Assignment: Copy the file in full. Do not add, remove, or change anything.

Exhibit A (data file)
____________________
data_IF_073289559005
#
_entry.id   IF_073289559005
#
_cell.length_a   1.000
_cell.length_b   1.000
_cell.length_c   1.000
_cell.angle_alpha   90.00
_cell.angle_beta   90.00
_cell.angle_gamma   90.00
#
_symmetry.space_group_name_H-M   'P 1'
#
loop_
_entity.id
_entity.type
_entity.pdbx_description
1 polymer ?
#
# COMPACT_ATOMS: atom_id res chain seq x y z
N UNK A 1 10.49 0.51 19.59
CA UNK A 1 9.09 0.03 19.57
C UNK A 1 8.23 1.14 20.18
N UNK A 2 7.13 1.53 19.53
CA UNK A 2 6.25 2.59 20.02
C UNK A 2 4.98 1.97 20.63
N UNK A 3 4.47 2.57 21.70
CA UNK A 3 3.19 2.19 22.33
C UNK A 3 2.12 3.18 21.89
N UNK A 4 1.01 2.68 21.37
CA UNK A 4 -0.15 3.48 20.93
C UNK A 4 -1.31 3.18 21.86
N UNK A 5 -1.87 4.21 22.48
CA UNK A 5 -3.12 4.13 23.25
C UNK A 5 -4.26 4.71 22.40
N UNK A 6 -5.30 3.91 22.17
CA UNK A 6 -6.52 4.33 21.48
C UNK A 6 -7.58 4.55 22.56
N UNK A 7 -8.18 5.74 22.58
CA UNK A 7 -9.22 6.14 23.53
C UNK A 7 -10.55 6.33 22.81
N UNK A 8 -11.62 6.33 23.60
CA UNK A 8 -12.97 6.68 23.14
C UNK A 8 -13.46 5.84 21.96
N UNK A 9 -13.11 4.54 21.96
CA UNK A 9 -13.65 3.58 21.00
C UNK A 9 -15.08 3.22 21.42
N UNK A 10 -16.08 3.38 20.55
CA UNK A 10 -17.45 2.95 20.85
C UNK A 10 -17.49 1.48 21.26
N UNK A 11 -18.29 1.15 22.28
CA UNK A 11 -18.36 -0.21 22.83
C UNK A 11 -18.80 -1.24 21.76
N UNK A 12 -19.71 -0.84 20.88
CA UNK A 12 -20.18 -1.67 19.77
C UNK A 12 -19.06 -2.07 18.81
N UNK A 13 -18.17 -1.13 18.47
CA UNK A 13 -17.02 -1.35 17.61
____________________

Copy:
data_IF_073289559005
#
_entry.id   IF_073289559005
#
_cell.length_a   1.000
_cell.length_b   1.000
_cell.length_c   1.000
_cell.angle_alpha   90.00
_cell.angle_beta   90.00
_cell.angle_gamma   90.00
#
_symmetry.space_group_name_H-M   'P 1'
#
loop_
_entity.id
_entity.type
_entity.pdbx_description
1 polymer ?
#
# COMPACT_ATOMS: atom_id res chain seq x y z
N UNK A 1 10.49 0.51 19.59
CA UNK A 1 9.09 0.03 19.57
C UNK A 1 8.23 1.14 20.18
N UNK A 2 7.13 1.53 19.53
CA UNK A 2 6.25 2.59 20.02
C UNK A 2 4.98 1.97 20.63
N UNK A 3 4.47 2.57 21.70
CA UNK A 3 3.19 2.19 22.33
C UNK A 3 2.12 3.18 21.89
N UNK A 4 1.01 2.68 21.37
CA UNK A 4 -0.15 3.48 20.93
C UNK A 4 -1.31 3.18 21.86
N UNK A 5 -1.87 4.21 22.48
CA UNK A 5 -3.12 4.13 23.25
C UNK A 5 -4.26 4.71 22.40
N UNK A 6 -5.30 3.91 22.17
CA UNK A 6 -6.52 4.33 21.48
C UNK A 6 -7.58 4.55 22.56
N UNK A 7 -8.18 5.74 22.58
CA UNK A 7 -9.22 6.14 23.53
C UNK A 7 -10.55 6.33 22.81
N UNK A 8 -11.62 6.33 23.60
CA UNK A 8 -12.97 6.68 23.14
C UNK A 8 -13.46 5.84 21.96
N UNK A 9 -13.11 4.54 21.96
CA UNK A 9 -13.65 3.58 21.00
C UNK A 9 -15.08 3.22 21.42
N UNK A 10 -16.08 3.38 20.55
CA UNK A 10 -17.45 2.95 20.85
C UNK A 10 -17.49 1.48 21.26
N UNK A 11 -18.29 1.15 22.28
CA UNK A 11 -18.36 -0.21 22.83
C UNK A 11 -18.80 -1.24 21.76
N UNK A 12 -19.71 -0.84 20.88
CA UNK A 12 -20.18 -1.67 19.77
C UNK A 12 -19.06 -2.07 18.81
N UNK A 13 -18.17 -1.13 18.47
CA UNK A 13 -17.02 -1.35 17.61